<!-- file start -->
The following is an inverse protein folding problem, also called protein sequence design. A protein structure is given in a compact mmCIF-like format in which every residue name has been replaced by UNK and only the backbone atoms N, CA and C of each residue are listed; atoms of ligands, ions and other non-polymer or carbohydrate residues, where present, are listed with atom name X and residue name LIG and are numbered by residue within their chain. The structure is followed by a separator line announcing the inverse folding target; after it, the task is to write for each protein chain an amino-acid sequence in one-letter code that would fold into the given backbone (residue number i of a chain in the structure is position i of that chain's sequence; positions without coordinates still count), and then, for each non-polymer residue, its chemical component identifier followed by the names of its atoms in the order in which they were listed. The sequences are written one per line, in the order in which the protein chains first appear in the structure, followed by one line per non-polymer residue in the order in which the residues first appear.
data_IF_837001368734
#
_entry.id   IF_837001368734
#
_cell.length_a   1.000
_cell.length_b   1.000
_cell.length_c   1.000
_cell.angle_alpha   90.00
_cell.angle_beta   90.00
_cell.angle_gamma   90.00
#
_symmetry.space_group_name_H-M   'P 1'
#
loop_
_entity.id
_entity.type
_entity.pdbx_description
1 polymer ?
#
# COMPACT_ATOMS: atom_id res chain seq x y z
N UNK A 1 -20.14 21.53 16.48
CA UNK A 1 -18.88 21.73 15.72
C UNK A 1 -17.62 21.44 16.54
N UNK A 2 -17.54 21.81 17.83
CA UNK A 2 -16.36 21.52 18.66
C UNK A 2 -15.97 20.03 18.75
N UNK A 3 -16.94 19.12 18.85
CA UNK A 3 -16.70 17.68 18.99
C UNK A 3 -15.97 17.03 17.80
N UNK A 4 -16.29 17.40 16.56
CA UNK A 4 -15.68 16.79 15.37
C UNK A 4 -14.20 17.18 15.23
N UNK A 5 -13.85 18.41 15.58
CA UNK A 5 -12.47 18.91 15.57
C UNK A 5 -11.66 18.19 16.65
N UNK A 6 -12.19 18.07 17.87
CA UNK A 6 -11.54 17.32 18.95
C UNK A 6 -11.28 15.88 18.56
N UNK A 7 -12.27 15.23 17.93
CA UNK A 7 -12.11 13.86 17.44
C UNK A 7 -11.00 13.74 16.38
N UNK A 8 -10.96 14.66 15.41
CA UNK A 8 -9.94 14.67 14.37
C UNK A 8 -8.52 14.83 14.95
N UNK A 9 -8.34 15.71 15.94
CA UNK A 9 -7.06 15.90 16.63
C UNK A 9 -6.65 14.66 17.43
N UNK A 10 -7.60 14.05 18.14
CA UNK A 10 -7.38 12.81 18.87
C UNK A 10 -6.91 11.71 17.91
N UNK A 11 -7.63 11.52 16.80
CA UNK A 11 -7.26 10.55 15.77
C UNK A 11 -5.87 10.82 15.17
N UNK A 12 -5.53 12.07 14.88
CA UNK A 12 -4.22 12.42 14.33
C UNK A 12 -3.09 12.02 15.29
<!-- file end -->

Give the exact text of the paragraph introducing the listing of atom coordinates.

The following is an inverse protein folding problem, also called protein sequence design. A protein structure is given in a compact mmCIF-like format in which every residue name has been replaced by UNK and only the backbone atoms N, CA and C of each residue are listed; atoms of ligands, ions and other non-polymer or carbohydrate residues, where present, are listed with atom name X and residue name LIG and are numbered by residue within their chain. The structure is followed by a separator line announcing the inverse folding target; after it, the task is to write for each protein chain an amino-acid sequence in one-letter code that would fold into the given backbone (residue number i of a chain in the structure is position i of that chain's sequence; positions without coordinates still count), and then, for each non-polymer residue, its chemical component identifier followed by the names of its atoms in the order in which they were listed. The sequences are written one per line, in the order in which the protein chains first appear in the structure, followed by one line per non-polymer residue in the order in which the residues first appear.